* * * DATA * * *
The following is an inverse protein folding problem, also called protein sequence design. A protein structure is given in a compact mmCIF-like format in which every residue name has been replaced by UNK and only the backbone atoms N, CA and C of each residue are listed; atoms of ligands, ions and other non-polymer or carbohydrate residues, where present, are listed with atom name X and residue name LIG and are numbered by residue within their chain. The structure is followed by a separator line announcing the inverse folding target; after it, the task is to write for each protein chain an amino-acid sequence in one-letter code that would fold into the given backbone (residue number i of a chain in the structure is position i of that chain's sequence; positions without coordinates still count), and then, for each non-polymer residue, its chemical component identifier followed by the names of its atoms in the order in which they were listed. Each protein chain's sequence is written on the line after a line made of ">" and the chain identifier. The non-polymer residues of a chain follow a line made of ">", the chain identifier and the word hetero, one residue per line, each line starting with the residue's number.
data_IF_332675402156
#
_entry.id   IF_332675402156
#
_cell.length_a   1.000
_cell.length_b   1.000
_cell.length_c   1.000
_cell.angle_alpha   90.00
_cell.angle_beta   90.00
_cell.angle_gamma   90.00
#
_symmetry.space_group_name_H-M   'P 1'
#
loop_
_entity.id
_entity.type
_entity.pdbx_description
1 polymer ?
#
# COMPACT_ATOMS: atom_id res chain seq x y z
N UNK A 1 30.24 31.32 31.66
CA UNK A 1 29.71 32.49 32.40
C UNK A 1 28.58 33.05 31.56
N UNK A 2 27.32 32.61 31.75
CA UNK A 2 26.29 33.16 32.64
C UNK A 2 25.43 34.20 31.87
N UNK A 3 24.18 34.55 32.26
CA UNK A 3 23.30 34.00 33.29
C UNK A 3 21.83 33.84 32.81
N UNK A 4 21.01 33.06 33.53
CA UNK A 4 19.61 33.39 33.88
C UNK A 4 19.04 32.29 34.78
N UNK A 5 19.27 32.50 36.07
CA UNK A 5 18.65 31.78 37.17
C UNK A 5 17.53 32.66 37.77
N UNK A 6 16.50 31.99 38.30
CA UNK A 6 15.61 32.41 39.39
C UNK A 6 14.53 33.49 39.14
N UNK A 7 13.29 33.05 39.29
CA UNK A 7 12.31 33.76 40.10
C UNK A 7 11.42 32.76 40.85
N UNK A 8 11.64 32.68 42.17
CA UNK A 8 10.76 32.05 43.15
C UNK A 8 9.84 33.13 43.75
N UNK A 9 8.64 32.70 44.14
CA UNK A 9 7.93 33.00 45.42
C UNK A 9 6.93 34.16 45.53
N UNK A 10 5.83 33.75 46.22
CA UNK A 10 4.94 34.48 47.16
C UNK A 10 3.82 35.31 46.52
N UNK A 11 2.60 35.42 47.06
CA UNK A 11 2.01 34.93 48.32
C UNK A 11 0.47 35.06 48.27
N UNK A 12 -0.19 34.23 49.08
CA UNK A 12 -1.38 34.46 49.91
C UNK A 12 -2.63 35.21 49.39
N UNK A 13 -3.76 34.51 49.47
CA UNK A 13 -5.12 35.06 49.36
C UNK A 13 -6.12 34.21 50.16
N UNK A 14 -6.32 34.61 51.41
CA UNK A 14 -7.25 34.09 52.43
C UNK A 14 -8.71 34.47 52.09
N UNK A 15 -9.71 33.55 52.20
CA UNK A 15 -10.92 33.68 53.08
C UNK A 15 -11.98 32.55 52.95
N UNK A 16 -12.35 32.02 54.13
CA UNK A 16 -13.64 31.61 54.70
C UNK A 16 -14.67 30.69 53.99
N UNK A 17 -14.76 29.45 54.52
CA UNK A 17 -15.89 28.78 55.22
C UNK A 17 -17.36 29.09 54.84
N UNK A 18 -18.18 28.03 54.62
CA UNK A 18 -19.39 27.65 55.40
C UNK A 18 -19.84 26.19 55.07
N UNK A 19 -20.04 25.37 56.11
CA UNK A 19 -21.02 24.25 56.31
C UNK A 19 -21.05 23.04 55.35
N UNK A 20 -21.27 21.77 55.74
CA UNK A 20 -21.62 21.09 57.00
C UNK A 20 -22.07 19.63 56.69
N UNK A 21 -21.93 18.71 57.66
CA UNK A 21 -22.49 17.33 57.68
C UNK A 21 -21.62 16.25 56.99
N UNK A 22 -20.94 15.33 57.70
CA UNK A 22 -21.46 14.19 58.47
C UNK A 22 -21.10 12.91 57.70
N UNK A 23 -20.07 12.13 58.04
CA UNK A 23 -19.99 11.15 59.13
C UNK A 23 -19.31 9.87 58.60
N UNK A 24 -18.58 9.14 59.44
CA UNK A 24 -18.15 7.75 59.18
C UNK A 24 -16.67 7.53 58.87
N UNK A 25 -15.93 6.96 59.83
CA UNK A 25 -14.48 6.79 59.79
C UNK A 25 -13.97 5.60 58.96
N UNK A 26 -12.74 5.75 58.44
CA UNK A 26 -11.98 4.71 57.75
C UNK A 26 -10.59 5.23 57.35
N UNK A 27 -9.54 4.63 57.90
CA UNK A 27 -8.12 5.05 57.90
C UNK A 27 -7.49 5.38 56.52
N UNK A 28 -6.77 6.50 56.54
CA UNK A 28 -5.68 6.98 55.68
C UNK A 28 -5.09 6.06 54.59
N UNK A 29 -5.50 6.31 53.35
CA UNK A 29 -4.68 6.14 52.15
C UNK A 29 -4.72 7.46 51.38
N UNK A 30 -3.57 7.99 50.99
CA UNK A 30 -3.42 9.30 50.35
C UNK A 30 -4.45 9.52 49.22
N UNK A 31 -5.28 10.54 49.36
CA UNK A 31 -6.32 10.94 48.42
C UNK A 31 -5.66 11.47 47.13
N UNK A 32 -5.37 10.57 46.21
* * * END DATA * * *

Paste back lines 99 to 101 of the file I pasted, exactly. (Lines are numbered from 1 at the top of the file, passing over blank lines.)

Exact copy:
C UNK A 26 -10.59 5.23 57.35
N UNK A 27 -9.54 4.63 57.90
CA UNK A 27 -8.12 5.05 57.90